If You Missed The Meeting Or Want More Information

    You can download Suraj's complete presentation deck, with photos, graphs and more.

    CHGC Presentation Deck

    You can also download the District Department Of Transportation's document on Tree Space Rulemaking with everything that you could possible want or need to know about what you can do, or maybe not do, in a tree box.

    Tree Spaces Rulemaking

    You can become a Tree Advocate by contacting Suraj to learn how you can get involved. Additionally, if there are people interested becoming actively involved, we could arrange to hold a special Capitol Hill Garden Club workshop. Let Gail or Ed know if you would like for the Club to do this.

    Suraj Sazawal


    Fill out the short survey about the DC Comprehensive Plan, telling District planners what you think about protecting existing trees and planing for future ones.

    Take Survey Now

    The Urban Forestry Administration’s very interesting maps and other data are available for you, too.

    Urban Forestry Administration

  • November 16, 2016 7:00 AM | Anonymous member

    Fall 2016 Turtle Park Clean Up

    On November 5, the Community Projects Committee organized a second workday at Turtle Park, which is a very heavily-used triangle park just north of Eastern Market. A group that included 15 garden club members and six neighbors came out on a beautiful fall day to clean the park and plant 750 daffodil bulbs, several shrubs, and some perennials. At our first workday last spring, we removed dead, dying and invasive plants, spread about 100 bags of mulch, and hung a number of birdhouses. Along with these plants and materials, we also purchased a hose that can reach all of the garden areas. The CSX grant obtained early this year and small donations from club members and neighbors provided the funds to buy all the items for both workdays. Staff of the Capitol Hill Business Improvement District hauled away the many bags of refuse from both workdays.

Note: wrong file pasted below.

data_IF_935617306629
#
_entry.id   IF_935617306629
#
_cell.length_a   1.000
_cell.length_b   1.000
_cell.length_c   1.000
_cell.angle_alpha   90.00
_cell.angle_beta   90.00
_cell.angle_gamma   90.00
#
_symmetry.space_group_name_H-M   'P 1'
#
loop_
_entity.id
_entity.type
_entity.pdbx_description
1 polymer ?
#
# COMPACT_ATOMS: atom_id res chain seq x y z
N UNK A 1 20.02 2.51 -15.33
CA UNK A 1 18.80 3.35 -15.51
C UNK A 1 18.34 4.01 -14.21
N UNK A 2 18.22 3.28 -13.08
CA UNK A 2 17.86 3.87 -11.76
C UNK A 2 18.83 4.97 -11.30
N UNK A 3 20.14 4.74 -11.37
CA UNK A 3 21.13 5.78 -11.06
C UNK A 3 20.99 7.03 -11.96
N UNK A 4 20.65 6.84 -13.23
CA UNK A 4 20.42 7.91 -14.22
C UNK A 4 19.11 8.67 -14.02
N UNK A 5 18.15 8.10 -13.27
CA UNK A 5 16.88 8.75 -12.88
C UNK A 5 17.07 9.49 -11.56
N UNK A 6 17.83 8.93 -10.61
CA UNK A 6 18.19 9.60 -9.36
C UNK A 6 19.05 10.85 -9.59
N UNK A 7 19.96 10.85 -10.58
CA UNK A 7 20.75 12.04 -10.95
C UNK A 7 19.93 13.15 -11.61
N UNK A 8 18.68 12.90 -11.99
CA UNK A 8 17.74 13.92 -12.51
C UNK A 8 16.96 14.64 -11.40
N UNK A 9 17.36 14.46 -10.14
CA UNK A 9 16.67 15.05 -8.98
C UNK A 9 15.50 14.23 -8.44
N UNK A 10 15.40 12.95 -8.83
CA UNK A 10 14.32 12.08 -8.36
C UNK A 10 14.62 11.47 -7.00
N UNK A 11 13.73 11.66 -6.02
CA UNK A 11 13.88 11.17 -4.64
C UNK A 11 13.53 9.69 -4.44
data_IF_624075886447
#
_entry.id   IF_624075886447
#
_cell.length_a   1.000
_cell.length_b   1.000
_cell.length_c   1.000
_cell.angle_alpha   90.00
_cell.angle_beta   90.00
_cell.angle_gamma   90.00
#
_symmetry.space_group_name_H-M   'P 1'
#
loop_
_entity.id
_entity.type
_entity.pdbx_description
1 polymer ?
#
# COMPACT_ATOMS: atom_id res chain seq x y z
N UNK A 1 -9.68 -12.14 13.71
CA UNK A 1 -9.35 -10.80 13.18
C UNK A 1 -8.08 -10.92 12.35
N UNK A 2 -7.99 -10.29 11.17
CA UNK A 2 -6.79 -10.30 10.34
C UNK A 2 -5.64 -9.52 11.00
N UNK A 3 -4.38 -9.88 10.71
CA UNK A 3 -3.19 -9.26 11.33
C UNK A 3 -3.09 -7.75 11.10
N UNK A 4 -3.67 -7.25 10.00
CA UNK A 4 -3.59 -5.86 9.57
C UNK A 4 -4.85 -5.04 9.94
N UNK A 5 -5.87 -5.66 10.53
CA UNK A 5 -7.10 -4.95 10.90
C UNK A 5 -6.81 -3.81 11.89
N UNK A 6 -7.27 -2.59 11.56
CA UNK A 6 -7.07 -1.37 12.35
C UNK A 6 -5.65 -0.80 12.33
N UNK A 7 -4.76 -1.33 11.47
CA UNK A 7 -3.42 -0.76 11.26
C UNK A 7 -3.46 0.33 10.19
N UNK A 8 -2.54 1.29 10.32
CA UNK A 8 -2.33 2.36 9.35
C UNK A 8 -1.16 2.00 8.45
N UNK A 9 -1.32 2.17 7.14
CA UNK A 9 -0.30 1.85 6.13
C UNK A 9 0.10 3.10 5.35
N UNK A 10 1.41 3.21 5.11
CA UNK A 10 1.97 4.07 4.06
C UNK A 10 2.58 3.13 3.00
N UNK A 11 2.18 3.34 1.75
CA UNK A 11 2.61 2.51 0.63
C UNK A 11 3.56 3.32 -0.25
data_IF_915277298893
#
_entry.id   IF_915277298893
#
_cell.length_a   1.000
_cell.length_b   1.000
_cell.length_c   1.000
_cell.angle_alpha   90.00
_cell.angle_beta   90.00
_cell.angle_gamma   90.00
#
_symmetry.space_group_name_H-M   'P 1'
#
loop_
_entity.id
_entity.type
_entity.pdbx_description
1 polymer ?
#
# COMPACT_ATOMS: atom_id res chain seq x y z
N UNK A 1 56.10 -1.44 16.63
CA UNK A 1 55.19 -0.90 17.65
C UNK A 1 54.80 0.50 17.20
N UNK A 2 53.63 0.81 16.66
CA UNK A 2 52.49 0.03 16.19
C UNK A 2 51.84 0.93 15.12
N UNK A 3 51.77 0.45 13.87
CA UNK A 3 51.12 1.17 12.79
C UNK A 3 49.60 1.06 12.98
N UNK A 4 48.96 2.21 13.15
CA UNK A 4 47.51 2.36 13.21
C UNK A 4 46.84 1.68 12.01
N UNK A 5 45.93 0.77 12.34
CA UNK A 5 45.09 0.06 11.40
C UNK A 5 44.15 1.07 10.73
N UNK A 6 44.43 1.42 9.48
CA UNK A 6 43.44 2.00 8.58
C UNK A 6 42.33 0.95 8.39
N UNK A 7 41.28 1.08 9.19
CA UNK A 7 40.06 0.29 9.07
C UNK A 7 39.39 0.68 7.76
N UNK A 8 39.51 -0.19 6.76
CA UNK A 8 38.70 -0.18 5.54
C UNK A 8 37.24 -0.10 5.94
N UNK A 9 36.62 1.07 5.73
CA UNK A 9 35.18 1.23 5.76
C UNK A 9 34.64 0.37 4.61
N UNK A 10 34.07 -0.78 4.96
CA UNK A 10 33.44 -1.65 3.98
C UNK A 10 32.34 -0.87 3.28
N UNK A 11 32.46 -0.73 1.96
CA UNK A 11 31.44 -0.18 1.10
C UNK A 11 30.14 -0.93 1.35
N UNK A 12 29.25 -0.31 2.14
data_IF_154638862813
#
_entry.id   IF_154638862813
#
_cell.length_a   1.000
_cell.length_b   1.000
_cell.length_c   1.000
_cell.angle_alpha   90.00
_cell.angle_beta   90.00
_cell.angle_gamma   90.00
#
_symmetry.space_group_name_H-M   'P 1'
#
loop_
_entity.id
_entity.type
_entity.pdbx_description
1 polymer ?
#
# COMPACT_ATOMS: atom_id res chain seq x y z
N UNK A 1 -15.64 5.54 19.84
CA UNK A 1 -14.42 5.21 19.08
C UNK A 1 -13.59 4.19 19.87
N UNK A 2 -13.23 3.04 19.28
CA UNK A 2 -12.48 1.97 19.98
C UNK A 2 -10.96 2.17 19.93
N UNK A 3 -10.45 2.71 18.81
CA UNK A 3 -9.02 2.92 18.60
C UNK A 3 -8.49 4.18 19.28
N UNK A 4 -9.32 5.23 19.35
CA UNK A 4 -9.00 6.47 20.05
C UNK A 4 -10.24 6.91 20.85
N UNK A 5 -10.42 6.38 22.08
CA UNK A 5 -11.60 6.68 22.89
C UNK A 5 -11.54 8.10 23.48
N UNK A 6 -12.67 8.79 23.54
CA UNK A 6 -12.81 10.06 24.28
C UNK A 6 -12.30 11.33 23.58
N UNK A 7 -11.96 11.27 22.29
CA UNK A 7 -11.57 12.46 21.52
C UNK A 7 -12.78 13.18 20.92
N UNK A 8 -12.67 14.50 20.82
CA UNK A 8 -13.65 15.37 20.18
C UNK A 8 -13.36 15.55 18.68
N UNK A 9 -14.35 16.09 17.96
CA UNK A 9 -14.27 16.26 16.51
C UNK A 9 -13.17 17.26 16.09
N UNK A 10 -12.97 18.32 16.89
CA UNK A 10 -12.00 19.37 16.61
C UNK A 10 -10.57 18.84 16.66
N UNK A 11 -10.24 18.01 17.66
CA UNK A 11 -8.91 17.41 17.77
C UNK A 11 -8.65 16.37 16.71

Can You Help Us Water!

    We still need help at the park. With our very dry fall and the imminent arrival of winter, the plants need watering to prosper. The very kind neighbors who live next to the park on Independence Ave. came to help us at this workday and have agreed to allow us to use water from their home to water the plants, without charge. Their outside hose bib is quite convenient to the park and we have left the hose stretched out a bit, so there is not much need to drag it far. So, if you can spare some time to water at the park, you could do so at any time by just turning on the water. Anyone who can help with this task should call Muriel Martin-Wein, who will coordinate the watering volunteers. (202-546-8977).

    A note of caution: the largest tree in the park has several dead branches that could fall at any time. The Community Projects committee has contacted the city about removal, but that process may take some time. So, use caution when walking or watering under that tree.

@ 2016 Capitol Hill Garden Club, Inc.